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Blending with transition metals improves bioresorbable zinc as better medical implants.

Authors
  • Su, Yingchao1
  • Fu, Jiayin2, 3
  • Zhou, Juncen1
  • Georgas, Elias1
  • Du, Shaokang4
  • Qin, Yi-Xian1
  • Wang, Yadong2
  • Zheng, Yufeng5
  • Zhu, Donghui1
  • 1 Department of Biomedical Engineering, Stony Brook University, Stony Brook, NY, USA.
  • 2 Nancy E. and Peter C. Meinig School of Biomedical Engineering, Cornell University, Ithaca, NY, USA.
  • 3 Department of Cardiology, Sir Run Run Shaw Hospital, Zhejiang University, Hangzhou, Zhejiang, China. , (China)
  • 4 Academy for Advanced Interdisciplinary Studies, Peking University, Beijing, China. , (China)
  • 5 School of Materials Science and Engineering, Peking University, Beijing, China. , (China)
Type
Published Article
Journal
Bioactive Materials
Publisher
KeAi Publishing
Publication Date
Feb 01, 2023
Volume
20
Pages
243–258
Identifiers
DOI: 10.1016/j.bioactmat.2022.05.033
PMID: 35702610
Source
Medline
Keywords
Language
English
License
Unknown

Abstract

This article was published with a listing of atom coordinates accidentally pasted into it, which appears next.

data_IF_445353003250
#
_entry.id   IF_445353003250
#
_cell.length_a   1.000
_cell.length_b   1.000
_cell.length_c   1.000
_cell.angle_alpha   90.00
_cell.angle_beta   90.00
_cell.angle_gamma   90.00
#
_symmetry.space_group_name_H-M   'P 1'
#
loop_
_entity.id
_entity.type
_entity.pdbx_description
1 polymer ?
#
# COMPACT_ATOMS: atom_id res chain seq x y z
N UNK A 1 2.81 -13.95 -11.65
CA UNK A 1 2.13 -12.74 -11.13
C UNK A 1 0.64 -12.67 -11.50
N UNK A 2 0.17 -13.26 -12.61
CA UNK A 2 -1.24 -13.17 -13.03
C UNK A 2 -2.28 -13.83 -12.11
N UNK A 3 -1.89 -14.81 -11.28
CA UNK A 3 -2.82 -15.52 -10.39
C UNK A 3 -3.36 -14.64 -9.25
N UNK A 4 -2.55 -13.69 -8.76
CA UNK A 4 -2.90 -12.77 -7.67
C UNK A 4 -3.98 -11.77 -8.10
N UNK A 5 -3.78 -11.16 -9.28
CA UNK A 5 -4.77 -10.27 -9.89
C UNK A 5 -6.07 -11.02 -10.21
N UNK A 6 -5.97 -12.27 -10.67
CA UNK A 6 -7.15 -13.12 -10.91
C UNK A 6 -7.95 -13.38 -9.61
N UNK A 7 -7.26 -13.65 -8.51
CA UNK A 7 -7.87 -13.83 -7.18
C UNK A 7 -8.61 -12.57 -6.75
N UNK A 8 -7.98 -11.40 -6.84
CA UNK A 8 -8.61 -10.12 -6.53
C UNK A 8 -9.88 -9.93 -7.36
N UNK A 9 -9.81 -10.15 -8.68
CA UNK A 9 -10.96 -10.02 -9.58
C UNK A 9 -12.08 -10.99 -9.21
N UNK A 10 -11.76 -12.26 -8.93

Zinc (Zn) is a new class of bioresorbable metal that has potential for cardiovascular stent material, orthopedic implants, wound closure devices, etc. However, pure Zn is not ideal for these applications due to its low mechanical strength and localized degradation behavior. Alloying is the most common/effective way to overcome this limitation. Still, the choice of alloying element is crucial to ensure the resulting alloy possesses sufficient mechanical strength, suitable degradation rate, and acceptable biocompatibility. Hereby, we proposed to blend selective transition metals (i.e., vanadium-V, chromium-Cr, and zirconium-Zr) to improve Zn's properties. These selected transition metals have similar properties to Zn and thus are beneficial for the metallurgy process and mechanical property. Furthermore, the biosafety of these elements is of less concern as they all have been used as regulatory approved medical implants or a component of an implant such as Ti6Al4V, CoCr, or Zr-based dental implants. Our study showed the first evidence that blending with transition metals V, Cr, or Zr can improve Zn's properties as bioresorbable medical implants. In addition, three in vivo implantation models were explored in rats: subcutaneous, aorta, and femoral implantations, to target the potential clinical applications of bioresorbable Zn implants. © 2022 The Authors.

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